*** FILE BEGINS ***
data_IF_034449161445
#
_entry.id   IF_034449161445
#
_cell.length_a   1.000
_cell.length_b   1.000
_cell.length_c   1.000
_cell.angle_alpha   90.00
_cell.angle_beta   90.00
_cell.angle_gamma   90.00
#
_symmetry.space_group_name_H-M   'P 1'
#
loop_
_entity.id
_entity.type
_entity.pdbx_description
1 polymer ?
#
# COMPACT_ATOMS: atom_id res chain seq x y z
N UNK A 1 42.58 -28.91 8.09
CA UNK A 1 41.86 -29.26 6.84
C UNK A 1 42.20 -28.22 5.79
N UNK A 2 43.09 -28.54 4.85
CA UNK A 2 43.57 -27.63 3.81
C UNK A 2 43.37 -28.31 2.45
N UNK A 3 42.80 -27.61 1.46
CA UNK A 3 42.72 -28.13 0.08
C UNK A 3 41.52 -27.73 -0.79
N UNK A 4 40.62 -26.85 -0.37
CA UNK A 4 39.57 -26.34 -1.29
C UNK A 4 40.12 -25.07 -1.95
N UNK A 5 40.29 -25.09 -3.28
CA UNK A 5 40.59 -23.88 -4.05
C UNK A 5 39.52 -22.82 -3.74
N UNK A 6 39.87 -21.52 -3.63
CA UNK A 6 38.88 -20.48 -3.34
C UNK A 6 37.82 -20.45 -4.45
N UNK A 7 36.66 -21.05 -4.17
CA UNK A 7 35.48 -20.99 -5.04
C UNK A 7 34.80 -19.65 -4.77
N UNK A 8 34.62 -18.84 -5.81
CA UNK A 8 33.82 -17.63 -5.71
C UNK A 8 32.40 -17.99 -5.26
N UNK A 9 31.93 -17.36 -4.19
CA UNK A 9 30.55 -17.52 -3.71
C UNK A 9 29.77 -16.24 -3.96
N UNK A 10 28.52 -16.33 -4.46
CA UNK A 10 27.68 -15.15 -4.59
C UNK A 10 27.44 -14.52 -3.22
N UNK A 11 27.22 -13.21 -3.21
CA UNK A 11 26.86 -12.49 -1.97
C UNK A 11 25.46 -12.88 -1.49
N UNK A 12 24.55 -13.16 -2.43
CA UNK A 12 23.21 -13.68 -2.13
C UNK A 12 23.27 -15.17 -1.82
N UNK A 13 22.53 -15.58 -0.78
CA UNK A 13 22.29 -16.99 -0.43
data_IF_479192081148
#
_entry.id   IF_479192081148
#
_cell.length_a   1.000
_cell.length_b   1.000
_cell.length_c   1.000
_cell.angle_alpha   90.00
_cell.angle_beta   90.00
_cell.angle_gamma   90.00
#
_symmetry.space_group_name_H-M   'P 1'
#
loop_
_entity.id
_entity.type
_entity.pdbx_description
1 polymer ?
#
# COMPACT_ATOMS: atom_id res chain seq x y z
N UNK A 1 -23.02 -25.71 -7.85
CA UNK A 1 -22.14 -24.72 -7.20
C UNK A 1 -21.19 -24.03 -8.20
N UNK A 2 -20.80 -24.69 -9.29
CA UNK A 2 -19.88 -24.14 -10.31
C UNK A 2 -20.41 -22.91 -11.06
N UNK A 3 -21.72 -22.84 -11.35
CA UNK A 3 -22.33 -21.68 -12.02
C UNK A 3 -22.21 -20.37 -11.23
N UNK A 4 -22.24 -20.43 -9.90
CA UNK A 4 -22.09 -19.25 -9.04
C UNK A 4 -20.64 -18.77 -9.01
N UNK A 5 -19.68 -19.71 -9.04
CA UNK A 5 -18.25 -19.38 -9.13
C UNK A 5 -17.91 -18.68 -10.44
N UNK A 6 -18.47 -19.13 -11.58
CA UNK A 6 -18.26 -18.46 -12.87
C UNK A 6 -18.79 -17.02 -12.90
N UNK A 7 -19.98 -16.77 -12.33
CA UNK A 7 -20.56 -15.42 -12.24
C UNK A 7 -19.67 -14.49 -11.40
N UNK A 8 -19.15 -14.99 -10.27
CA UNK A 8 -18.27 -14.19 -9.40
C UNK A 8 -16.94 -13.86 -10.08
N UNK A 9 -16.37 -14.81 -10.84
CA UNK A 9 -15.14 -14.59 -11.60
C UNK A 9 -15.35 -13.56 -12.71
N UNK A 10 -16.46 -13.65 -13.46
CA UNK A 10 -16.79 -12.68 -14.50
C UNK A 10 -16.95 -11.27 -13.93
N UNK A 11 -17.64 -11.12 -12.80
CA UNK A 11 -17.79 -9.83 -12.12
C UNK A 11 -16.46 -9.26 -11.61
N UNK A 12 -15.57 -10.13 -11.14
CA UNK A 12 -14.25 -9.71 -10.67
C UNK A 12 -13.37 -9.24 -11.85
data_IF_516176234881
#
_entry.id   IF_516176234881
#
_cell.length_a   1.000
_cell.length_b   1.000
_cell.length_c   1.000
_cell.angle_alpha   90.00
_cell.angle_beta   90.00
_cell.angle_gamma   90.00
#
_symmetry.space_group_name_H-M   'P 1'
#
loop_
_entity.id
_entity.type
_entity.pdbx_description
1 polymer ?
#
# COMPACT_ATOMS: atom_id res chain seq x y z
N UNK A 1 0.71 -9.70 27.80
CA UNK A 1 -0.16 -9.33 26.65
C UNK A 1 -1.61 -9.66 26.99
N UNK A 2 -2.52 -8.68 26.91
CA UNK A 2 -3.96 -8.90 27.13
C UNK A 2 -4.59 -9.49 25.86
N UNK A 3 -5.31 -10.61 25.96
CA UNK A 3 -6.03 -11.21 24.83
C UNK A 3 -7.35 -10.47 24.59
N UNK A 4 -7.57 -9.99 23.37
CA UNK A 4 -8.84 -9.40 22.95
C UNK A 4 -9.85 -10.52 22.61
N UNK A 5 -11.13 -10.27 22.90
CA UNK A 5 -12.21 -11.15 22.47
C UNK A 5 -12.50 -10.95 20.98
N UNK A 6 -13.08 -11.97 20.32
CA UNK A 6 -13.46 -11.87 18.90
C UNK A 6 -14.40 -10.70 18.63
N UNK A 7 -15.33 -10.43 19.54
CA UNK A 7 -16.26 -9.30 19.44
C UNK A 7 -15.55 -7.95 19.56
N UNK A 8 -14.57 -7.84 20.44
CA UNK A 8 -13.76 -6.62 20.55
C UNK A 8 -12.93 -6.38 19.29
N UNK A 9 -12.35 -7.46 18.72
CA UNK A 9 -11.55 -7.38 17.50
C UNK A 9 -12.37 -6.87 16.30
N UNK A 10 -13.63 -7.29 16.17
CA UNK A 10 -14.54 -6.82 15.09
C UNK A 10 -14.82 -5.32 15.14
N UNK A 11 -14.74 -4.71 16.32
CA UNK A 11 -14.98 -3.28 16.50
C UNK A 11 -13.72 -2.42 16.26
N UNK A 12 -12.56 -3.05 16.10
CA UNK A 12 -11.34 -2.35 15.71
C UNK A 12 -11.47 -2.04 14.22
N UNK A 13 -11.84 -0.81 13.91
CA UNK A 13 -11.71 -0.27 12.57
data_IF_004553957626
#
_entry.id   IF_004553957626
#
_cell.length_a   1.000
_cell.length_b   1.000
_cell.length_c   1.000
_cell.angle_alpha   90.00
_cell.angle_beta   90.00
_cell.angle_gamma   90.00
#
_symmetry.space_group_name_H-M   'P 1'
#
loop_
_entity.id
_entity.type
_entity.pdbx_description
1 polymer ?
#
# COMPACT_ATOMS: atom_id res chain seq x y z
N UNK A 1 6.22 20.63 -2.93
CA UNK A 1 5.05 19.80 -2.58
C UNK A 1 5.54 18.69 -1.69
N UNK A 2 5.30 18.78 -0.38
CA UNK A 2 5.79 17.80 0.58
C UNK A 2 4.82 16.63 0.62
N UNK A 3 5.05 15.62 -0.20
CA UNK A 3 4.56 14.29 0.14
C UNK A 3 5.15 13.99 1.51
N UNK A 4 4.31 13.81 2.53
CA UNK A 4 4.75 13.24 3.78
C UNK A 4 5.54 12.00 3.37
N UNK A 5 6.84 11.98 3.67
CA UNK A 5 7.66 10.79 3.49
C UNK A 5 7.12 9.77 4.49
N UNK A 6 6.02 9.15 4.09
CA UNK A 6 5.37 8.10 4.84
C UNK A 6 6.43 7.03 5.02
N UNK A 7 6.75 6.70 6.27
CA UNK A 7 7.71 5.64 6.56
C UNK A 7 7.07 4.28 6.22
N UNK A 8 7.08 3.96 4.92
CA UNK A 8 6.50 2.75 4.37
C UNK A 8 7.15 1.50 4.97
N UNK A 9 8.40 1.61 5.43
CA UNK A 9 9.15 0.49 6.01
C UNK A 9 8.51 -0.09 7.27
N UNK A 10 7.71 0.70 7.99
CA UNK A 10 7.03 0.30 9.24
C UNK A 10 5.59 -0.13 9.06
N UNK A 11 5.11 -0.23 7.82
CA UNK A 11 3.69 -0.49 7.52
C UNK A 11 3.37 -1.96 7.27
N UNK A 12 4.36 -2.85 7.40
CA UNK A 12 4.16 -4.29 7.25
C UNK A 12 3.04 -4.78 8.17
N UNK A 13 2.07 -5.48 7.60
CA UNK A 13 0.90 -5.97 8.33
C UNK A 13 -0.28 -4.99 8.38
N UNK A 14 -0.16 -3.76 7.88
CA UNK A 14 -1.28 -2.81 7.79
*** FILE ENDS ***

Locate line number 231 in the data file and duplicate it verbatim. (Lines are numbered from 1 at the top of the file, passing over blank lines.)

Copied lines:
C UNK A 13 -0.28 -4.99 8.38